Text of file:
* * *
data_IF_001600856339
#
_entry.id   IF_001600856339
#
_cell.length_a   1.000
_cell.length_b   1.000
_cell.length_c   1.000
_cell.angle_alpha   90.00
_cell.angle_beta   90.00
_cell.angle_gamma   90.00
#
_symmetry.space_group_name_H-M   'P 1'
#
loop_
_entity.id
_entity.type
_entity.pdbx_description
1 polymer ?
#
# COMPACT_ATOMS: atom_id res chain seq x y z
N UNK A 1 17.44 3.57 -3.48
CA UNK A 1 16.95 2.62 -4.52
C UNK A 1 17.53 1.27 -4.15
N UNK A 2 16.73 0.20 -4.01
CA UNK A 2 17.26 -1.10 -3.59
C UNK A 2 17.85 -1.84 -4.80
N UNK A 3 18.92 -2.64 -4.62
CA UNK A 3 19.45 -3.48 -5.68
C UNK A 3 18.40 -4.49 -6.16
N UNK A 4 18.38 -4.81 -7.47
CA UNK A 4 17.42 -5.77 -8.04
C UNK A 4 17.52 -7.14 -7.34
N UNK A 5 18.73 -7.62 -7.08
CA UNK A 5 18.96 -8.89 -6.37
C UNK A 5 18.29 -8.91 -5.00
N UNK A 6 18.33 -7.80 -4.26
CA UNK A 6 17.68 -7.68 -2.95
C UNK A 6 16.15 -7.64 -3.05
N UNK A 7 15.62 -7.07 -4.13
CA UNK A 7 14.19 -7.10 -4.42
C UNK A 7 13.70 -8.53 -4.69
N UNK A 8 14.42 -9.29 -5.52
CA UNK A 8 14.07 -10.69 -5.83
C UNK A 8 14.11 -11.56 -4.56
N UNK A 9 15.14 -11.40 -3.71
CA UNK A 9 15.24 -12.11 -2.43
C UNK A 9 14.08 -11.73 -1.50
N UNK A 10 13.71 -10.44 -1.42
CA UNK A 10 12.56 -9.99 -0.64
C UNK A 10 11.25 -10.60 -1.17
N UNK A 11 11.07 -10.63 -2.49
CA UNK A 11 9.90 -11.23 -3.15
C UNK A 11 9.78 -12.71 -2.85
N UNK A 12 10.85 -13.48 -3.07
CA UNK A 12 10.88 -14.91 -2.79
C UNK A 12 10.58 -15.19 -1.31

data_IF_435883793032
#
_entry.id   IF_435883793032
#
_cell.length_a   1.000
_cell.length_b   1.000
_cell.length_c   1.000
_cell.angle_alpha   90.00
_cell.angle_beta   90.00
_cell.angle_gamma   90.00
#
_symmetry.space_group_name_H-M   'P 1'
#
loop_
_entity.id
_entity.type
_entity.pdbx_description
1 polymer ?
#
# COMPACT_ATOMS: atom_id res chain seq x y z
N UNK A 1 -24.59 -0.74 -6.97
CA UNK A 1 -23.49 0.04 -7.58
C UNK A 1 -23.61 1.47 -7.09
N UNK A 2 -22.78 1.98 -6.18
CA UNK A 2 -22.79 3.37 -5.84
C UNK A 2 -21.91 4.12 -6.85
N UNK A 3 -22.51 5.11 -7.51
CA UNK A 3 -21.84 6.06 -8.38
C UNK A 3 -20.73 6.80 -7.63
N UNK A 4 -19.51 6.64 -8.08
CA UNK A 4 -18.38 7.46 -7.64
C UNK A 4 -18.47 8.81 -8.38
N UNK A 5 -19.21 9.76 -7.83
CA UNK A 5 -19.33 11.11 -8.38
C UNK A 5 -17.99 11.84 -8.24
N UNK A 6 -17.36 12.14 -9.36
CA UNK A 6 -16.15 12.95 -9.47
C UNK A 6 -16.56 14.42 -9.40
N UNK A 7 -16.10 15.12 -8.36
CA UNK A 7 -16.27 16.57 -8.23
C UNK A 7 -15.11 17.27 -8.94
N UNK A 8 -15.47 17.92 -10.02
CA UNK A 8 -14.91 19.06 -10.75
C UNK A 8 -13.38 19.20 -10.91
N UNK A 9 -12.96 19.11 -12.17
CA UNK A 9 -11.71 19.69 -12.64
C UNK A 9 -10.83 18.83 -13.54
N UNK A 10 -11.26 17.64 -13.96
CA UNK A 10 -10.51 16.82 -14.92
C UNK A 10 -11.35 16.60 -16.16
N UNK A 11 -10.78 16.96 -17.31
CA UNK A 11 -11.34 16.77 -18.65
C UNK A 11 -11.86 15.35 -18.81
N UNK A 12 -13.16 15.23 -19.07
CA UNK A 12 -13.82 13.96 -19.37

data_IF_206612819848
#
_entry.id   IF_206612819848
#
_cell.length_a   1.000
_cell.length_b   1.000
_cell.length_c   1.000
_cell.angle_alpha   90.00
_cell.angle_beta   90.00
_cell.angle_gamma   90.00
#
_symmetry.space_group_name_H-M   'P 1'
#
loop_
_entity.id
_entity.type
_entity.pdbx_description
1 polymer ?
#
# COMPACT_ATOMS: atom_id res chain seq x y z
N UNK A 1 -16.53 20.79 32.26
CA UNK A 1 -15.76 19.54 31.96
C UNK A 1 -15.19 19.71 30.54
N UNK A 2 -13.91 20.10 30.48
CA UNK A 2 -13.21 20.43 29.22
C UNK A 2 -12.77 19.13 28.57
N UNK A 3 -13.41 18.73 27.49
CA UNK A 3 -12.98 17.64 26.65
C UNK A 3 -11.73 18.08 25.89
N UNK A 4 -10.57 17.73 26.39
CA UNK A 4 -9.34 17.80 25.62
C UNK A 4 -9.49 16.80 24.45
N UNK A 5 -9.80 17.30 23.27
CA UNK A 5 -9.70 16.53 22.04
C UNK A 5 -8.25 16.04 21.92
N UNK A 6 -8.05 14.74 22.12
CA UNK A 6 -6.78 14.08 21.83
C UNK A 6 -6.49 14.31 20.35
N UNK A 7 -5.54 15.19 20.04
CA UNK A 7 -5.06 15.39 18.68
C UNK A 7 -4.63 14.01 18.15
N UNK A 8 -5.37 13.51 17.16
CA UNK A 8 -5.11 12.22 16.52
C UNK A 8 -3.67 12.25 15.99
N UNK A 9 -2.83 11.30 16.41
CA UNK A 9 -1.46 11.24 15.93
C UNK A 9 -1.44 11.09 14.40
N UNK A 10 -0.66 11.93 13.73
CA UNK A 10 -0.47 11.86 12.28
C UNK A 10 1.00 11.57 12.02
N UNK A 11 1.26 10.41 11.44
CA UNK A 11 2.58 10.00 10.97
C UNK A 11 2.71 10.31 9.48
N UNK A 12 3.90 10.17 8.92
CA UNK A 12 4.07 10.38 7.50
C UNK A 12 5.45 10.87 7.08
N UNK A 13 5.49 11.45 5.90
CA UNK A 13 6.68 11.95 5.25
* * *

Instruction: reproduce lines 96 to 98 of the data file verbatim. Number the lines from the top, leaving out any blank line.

CA UNK A 7 -16.27 16.57 -8.23
C UNK A 7 -15.11 17.27 -8.94
N UNK A 8 -15.47 17.92 -10.02